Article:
Posted on January 26, 2017 in Alcoholism
Why You Need to Talk to Your Kids About Drinking
Nearly 8 million youths between the ages of 12 and 20 reported in 2015 that they’d had a drink in the last 30 days, according to the National Institute on Alcohol Abuse and Alcoholism. With such large numbers of young people using alcohol, it raises the question of the health impacts on these still-developing teenagers. In addition to external damage such as injuries, fights and property damage, it is important to consider what alcohol does internally. For instance, what does alcohol do to your liver and brain?
Health Risks of Underage Drinking
Not only does underage drinking increase the risks for driving while intoxicated, violence, alcohol poisoning and suicide, the impacts inside the body are just as important. Drinking while underage increases the chances that a young person will develop an alcohol use disorder as an adult. Establishing unhealthy coping mechanisms as a young person paves the way for an inability to properly respond to situations during adult life.
What’s more, science now knows that the brain continues to develop until we are in our mid-20s. We also know that underage drinking impacts the structure and functioning of the brain. The heavier the drinking, the greater the damage.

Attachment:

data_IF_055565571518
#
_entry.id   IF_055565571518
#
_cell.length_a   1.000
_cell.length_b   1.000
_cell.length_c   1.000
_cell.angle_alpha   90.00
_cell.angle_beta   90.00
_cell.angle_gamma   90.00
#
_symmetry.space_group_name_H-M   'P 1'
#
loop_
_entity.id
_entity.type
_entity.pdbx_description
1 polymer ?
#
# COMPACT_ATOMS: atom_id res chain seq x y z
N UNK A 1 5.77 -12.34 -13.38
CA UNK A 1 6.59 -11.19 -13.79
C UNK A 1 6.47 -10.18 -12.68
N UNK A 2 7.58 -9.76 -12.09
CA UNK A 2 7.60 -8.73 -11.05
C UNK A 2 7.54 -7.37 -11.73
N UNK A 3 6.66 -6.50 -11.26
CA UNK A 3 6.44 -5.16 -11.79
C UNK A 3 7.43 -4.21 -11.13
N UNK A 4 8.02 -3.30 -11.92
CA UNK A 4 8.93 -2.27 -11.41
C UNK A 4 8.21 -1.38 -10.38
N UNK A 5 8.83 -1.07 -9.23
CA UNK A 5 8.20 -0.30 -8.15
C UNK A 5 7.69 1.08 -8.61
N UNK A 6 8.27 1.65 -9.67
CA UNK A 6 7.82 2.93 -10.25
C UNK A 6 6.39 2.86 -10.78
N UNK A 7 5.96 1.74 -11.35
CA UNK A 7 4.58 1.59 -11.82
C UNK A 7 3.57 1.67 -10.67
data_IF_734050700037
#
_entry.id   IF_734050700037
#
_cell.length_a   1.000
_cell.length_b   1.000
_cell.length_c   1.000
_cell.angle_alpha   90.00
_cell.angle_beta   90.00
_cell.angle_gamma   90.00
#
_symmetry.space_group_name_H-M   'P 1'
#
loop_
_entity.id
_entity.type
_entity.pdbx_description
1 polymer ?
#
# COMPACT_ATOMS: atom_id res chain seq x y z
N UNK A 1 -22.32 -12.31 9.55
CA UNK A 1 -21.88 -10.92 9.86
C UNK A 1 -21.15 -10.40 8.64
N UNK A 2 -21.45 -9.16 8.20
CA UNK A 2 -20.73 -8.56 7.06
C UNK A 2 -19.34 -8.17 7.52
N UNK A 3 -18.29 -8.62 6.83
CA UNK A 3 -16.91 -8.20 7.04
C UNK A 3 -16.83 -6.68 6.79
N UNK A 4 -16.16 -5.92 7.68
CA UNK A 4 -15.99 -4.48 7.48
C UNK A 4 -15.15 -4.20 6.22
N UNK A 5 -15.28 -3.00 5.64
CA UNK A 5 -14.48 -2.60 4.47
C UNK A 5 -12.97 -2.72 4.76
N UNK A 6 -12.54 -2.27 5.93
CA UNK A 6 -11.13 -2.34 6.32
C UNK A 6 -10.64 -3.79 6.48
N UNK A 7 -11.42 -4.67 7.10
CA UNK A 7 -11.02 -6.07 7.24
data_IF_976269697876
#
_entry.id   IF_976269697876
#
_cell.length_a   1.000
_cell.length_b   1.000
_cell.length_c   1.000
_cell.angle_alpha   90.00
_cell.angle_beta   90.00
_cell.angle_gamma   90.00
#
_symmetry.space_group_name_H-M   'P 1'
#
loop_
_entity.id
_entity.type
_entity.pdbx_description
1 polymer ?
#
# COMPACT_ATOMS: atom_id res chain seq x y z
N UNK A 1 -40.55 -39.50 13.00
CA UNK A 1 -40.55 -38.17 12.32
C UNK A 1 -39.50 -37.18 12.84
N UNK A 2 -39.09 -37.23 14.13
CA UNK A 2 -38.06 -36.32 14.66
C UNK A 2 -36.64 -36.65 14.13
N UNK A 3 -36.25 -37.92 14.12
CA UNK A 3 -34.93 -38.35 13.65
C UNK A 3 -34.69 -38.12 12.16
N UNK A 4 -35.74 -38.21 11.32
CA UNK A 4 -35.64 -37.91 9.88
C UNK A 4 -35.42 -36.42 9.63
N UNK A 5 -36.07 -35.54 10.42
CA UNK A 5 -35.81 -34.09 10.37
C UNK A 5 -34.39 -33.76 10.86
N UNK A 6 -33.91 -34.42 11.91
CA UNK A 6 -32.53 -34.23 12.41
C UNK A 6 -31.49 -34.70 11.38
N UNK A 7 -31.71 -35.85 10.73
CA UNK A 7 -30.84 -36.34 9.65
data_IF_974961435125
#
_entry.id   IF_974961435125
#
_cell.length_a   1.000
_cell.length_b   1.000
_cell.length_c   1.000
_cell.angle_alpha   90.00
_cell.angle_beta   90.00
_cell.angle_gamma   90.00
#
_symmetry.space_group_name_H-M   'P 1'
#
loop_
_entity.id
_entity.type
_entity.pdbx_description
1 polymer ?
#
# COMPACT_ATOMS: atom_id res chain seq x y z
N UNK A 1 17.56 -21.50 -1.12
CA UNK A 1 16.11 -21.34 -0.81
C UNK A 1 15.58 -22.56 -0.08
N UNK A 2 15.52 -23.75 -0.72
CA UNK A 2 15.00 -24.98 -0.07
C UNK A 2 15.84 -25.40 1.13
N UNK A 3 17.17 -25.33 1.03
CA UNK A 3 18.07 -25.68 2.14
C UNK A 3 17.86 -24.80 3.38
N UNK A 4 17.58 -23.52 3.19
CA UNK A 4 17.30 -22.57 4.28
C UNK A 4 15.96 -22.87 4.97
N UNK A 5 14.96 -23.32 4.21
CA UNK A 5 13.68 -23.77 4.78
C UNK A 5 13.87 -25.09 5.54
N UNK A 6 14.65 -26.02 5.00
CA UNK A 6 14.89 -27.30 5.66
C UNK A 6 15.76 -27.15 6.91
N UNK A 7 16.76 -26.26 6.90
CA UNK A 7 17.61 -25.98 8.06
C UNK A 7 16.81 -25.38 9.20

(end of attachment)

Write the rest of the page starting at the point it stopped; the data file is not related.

What Does Alcohol Do to Your Liver?
It’s probably not news to anyone that alcohol affects the liver, but what exactly does it do? The liver is the second-largest organ in the body, responsible for processing what you eat and drink into nutrients as well as filtering blood in the body.
So what does alcohol do to your liver? When you drink alcohol, the liver breaks down and processes the enzymes in the alcohol so your body can respond to it. If an individual drinks greater amounts of alcohol than the liver is able to process properly, health risks arise. Heavy alcohol consumption can lead to liver disease and cirrhosis, as well as alcoholic hepatitis. The longer an individual drinks, the greater the impact on the liver.
Why Do You Need to Talk to Your Child About Drinking?
Underage drinking sets the stage for the rest of a young person’s life. If they develop these unhealthy patterns early on, the chance of alcohol abuse and an eventual need for alcoholism treatment in adulthood increases. It is important to talk to your child about drinking to help them avoid the potentially lethal consequences of their choices. Make sure you provide an open space for your child to communicate with you honestly. Explain to them the dangers of underage drinking and what alcohol does to the liver and brain so they have a better understanding of the impacts of their decisions. Your communication with your child may save them from years of pain and struggling.
“Underage Drinking” National Institute on Alcohol Abuse and Alcoholism
“Alcohol-Related Liver Disease” American Liver Foundation
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